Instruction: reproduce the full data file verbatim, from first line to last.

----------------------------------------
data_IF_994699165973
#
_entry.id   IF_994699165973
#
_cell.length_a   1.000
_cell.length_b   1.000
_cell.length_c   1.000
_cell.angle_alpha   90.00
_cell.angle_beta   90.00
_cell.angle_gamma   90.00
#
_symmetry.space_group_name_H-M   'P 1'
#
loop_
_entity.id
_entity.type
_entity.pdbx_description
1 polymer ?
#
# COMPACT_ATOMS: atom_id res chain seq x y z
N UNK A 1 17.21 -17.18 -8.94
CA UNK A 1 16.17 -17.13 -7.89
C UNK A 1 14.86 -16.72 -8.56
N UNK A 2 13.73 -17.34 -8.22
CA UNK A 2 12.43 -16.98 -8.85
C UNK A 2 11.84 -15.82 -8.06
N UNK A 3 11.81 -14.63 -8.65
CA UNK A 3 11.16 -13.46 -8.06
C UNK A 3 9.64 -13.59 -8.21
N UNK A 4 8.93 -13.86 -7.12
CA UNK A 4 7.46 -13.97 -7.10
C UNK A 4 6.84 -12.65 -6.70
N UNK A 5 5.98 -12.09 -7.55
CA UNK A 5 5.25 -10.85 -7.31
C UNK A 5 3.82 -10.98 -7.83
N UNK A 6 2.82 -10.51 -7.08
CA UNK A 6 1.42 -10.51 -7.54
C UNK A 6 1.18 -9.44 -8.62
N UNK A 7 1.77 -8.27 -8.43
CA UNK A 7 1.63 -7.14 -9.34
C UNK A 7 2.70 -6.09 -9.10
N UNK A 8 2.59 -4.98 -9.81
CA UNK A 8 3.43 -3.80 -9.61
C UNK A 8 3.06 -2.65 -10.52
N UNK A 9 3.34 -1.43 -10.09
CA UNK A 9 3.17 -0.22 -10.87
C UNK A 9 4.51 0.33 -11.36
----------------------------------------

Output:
data_IF_994699165973
#
_entry.id   IF_994699165973
#
_cell.length_a   1.000
_cell.length_b   1.000
_cell.length_c   1.000
_cell.angle_alpha   90.00
_cell.angle_beta   90.00
_cell.angle_gamma   90.00
#
_symmetry.space_group_name_H-M   'P 1'
#
loop_
_entity.id
_entity.type
_entity.pdbx_description
1 polymer ?
#
# COMPACT_ATOMS: atom_id res chain seq x y z
N UNK A 1 17.21 -17.18 -8.94
CA UNK A 1 16.17 -17.13 -7.89
C UNK A 1 14.86 -16.72 -8.56
N UNK A 2 13.73 -17.34 -8.22
CA UNK A 2 12.43 -16.98 -8.85
C UNK A 2 11.84 -15.82 -8.06
N UNK A 3 11.81 -14.63 -8.65
CA UNK A 3 11.16 -13.46 -8.06
C UNK A 3 9.64 -13.59 -8.21
N UNK A 4 8.93 -13.86 -7.12
CA UNK A 4 7.46 -13.97 -7.10
C UNK A 4 6.84 -12.65 -6.70
N UNK A 5 5.98 -12.09 -7.55
CA UNK A 5 5.25 -10.85 -7.31
C UNK A 5 3.82 -10.98 -7.83
N UNK A 6 2.82 -10.51 -7.08
CA UNK A 6 1.42 -10.51 -7.54
C UNK A 6 1.18 -9.44 -8.62
N UNK A 7 1.77 -8.27 -8.43
CA UNK A 7 1.63 -7.14 -9.34
C UNK A 7 2.70 -6.09 -9.10
N UNK A 8 2.59 -4.98 -9.81
CA UNK A 8 3.43 -3.80 -9.61
C UNK A 8 3.06 -2.65 -10.52
N UNK A 9 3.34 -1.43 -10.09
CA UNK A 9 3.17 -0.22 -10.87
C UNK A 9 4.51 0.33 -11.36